Last Updated on 25th February 2016
The Play That Goes Wrong
April 7, 2015
A member of the audience has been brought on stage to help two hapless stage technicians to prepare for the imminent presentation by the Cornley Polytechnic Drama Society of Murder At Haversham Manor. It’s all mild slapstick stuff, doors that won’t open, mantle shelves that keep falling down and other mild buffoonery that let you know well and truly what is in store for you as the audience once proceedings begin.
Having started as a one-act play devised by members of the Mischief Theatre Company, the play has now evolved into a two act full evenings entertainment.
The Play That Goes Wrong features a multi-talented cast of eight, that give this play their all to deliver energy necessary to have the audience roaring with laughter.
Right from the curtain speech by the show’s director played by Leonard Cook, it’s obvious that the chances of this being any ordinary amdram murder mystery is unlikely. We are reminded of casting mishaps that led to their production of the musical Cat and the colour blind designer that de-railed their production of Joseph and his Amazing Technicolour Dreamcoat amongst others.
It’s all downhill from there. The drama begins and quickly it all goes to pot. Lines are forgotten, the acting is terrible, and the efforts of all of the actors on stage are at odds with each other resulting in a calamitous mess. But it’s hilarious.
The cast consisting of Rob Falcolner, Greg Tannahill, Henry Lewis, Jonathan Sayer, Charlie Russell, Nancy Wallinger, Leonard Cook and Adam Byron work together as an incredibly tight ensemble. This is fast furious comedy and the timing needed to make physical comedy work would put many a professional comedian to shame.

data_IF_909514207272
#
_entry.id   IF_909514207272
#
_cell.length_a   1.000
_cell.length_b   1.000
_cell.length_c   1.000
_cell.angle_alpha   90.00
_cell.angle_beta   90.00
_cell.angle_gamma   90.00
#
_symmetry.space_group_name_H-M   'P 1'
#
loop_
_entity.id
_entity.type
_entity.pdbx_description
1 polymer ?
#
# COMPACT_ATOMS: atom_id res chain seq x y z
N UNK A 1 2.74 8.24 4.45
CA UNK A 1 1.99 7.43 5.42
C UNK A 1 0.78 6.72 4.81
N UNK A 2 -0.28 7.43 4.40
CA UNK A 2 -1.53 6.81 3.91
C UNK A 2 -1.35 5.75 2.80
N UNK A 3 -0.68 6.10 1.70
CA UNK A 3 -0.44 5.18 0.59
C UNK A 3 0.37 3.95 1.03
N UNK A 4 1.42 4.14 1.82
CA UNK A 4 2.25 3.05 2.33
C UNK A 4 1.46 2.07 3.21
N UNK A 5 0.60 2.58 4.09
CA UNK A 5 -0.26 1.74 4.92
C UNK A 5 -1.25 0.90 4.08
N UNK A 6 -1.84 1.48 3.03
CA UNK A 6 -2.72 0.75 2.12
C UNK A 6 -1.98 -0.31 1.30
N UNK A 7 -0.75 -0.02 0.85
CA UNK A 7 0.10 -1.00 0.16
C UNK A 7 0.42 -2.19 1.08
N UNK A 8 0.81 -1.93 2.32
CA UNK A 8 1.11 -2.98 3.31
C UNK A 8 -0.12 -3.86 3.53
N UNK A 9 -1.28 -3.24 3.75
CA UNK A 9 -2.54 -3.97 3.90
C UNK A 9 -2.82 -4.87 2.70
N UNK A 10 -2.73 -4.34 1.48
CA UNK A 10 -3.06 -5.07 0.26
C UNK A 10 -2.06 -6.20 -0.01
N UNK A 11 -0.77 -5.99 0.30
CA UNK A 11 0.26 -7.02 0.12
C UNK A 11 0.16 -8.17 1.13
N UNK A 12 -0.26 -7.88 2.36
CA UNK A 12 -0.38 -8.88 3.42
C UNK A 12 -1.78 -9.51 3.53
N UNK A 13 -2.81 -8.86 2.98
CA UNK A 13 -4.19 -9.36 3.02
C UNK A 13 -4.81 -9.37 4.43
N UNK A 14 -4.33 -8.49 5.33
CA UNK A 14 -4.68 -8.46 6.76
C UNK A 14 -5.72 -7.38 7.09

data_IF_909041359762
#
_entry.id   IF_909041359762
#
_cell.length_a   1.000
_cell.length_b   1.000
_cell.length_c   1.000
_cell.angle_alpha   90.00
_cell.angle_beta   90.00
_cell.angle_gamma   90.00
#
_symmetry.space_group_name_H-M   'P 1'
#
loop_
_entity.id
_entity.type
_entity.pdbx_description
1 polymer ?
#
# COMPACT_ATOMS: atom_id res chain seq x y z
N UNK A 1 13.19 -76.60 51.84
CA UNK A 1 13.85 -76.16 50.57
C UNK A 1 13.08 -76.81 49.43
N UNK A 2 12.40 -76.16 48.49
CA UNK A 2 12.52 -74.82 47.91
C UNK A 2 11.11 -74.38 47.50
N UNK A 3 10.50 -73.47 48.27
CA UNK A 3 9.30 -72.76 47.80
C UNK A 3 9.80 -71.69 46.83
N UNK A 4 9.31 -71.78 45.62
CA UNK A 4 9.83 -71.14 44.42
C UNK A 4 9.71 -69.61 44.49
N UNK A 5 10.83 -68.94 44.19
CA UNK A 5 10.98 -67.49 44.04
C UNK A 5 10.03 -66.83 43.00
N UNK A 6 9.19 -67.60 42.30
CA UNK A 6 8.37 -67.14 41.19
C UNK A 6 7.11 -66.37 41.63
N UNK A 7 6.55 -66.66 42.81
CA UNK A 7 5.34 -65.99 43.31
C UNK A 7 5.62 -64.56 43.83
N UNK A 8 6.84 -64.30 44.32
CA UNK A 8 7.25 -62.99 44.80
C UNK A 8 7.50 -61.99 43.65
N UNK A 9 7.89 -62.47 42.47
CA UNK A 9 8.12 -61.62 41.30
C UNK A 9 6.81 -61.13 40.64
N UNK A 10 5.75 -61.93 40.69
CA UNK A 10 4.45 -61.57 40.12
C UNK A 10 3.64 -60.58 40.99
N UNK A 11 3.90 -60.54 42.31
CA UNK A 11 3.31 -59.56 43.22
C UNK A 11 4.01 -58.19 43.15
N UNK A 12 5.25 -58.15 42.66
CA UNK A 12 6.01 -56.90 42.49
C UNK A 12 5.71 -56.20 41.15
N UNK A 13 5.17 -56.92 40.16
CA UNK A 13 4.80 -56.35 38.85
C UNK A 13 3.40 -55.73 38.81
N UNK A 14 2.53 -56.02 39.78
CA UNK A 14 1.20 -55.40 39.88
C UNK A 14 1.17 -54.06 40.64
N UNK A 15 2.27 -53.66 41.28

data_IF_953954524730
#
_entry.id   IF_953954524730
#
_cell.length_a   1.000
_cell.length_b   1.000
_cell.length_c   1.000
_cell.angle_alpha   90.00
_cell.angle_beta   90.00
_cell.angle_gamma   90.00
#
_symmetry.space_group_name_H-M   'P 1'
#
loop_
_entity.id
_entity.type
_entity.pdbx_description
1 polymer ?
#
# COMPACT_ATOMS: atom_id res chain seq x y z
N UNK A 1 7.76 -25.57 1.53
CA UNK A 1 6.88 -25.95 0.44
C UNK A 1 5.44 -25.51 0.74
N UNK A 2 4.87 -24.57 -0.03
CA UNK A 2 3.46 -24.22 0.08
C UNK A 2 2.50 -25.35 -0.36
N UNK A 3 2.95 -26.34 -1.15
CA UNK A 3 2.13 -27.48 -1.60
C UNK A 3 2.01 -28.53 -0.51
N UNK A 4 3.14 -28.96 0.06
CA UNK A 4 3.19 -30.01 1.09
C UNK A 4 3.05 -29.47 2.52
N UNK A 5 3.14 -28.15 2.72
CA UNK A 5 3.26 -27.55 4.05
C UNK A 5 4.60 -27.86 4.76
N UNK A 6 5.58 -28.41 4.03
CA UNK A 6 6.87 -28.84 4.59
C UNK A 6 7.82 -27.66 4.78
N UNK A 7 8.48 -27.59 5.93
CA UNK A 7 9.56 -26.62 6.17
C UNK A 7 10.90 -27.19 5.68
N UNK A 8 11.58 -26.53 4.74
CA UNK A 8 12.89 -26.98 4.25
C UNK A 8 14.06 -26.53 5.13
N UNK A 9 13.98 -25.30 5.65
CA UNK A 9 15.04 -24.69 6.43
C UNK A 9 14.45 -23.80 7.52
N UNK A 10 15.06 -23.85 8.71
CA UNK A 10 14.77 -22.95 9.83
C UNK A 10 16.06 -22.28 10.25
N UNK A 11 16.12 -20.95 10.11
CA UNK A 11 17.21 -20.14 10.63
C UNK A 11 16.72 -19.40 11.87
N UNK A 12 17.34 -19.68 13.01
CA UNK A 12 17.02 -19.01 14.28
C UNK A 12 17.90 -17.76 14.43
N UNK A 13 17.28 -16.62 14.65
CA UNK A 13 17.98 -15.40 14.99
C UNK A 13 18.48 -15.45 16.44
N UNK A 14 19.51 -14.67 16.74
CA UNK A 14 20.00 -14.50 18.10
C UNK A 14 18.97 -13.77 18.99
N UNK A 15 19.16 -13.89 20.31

Like The Mousterap, the details of whodunit are sacrosanct, luckily I couldn’t tell you who did it to be able to spill the beans I was too pre-occupied laughing at the side-splitting conclusion to this hilarious night in the theatre.
Cast aside, special mention must go to the designer Nigel Hook. Hook’s scenic creation must be considered a member of the cast in the truest sense. It creates a playground for the members of this hapless production and its workings drive so much of this show, all whilst the audience collapses in fits of laughter as things go from bad to worse. Watch carefully, there are a million tricks built into this set that will have you baffled.
The Play That Goes Wrong suffers a little bit from dragging the joke out in some sections, but a killer second act had the full house at our performance howling for more.
It’s great to go and see a show that has been running for a while with a paying audience instead of the normal press night crowds we normally see shows with. The Play That Goes Wrong seems fresh, lively and the audience enjoying it as much as if it opened last week. The show has just announced that it is extending into 2016 so there’s no excuse to miss this great comedy. Some of us will be making several visits.